Many indigenous and traditional farming (or campesino) communities are struggling to protect the land on which their livelihoods depend. Often living in conditions of extreme poverty, they rely on their land for food, shelter and cultural identity. In some cases, pollution from mining threatens to seep into the land and water. In others, communities have been forced from their land for development projects or monoculture plantations, condemning them to internal displacement and landlessness. Others campaign for sustainable land use, seeking to halt patterns of destruction for the benefit of future generations.
International declarations and mechanisms on indigenous rights enshrine the right to self-determination for indigenous peoples and recognise the importance of land rights for the original inhabitants of many countries now governed by the descendents of colonisers. These rights are often the focus of conflict as powerful interests wish to exploit the natural resources found within and beneath traditional territories. Defenders of land rights, culture and natural resources can find themselves facing powerful interests and brutal opposition. Some have approached PBI for protection after they have been attacked or their colleagues assassinated. Many others have been subjected to criminal prosecutions based on spurious charges.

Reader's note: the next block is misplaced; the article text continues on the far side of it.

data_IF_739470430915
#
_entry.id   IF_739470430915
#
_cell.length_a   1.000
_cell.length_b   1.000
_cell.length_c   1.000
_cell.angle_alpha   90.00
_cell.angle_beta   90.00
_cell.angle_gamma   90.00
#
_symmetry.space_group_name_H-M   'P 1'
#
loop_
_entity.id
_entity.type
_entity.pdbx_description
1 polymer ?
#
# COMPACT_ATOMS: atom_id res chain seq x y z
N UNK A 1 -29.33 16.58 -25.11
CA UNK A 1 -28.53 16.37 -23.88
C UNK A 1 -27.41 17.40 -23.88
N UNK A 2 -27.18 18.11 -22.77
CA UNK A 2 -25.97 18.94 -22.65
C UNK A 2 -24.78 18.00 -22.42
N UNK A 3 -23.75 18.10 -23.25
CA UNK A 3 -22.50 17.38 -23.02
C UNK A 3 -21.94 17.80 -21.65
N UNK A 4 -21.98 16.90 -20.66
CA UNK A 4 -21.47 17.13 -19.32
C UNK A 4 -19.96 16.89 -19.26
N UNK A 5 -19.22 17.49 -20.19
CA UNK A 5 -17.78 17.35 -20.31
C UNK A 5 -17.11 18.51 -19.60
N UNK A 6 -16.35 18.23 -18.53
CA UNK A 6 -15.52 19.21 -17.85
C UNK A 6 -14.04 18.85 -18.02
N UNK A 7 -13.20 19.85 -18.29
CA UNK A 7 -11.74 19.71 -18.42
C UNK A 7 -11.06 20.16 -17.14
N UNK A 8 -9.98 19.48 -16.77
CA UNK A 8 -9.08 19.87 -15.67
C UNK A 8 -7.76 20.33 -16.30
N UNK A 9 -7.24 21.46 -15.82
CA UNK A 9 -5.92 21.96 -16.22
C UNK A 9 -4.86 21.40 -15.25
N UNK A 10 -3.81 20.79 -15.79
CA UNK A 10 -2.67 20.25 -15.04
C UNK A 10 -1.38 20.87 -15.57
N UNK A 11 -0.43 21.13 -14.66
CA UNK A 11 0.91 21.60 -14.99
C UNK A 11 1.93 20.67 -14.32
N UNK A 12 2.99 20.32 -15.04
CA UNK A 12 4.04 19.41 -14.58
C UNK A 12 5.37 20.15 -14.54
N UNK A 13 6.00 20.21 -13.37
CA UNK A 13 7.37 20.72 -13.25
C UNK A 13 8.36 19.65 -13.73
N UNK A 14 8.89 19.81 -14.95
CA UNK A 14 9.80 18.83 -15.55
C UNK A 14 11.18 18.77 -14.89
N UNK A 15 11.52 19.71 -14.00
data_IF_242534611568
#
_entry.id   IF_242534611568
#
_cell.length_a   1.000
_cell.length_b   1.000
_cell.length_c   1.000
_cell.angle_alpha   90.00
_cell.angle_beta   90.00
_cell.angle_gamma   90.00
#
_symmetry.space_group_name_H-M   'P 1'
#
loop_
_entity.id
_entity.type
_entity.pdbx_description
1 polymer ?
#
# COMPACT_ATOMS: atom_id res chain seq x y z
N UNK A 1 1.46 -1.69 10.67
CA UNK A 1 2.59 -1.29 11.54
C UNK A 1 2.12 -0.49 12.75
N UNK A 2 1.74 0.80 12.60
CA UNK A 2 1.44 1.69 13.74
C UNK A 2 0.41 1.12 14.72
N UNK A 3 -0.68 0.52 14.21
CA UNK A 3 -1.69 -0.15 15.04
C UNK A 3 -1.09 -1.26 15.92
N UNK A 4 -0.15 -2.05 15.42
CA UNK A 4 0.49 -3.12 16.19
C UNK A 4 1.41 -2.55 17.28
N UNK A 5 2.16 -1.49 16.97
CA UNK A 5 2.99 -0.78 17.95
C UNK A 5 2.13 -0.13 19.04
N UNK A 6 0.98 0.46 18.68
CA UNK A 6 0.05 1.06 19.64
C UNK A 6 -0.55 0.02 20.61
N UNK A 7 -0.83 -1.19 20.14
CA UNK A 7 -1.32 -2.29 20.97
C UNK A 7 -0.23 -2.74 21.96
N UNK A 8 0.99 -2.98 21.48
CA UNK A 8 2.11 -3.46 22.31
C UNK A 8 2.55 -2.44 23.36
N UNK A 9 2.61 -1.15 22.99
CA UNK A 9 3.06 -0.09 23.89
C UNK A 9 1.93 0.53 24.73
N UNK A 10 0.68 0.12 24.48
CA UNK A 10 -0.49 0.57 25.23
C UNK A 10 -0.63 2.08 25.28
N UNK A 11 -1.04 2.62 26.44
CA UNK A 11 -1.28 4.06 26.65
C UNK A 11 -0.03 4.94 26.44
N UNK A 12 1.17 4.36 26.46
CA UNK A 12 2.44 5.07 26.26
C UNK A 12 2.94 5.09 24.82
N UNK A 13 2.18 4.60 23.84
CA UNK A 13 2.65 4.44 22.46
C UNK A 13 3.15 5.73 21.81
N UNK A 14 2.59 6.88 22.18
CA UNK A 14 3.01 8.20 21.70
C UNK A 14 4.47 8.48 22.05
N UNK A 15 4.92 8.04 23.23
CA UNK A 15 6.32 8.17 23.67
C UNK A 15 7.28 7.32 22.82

In October 2011, PBI UK organised a conference to explore the human cost of defending land rights and the environment, and to address the need to defend those threated in the context of such work. More information and audio recordings of the conference are available here.
Accompanied defenders working on land rights, culture and natural resources
Berenice Celeyta, NOMADESC
Inter-Church Justice and Peace Commission (CIJP), Curbaradó region
The Judicial Liberty Corporation (CJL)
Social Corporation for Community Advisory and Training Services (COS-PACC)
Organisation of the Indigenous Me’phaa People (OPIM)
Organisation of Women Ecologists of the Sierra de Petatlán (OMESP)
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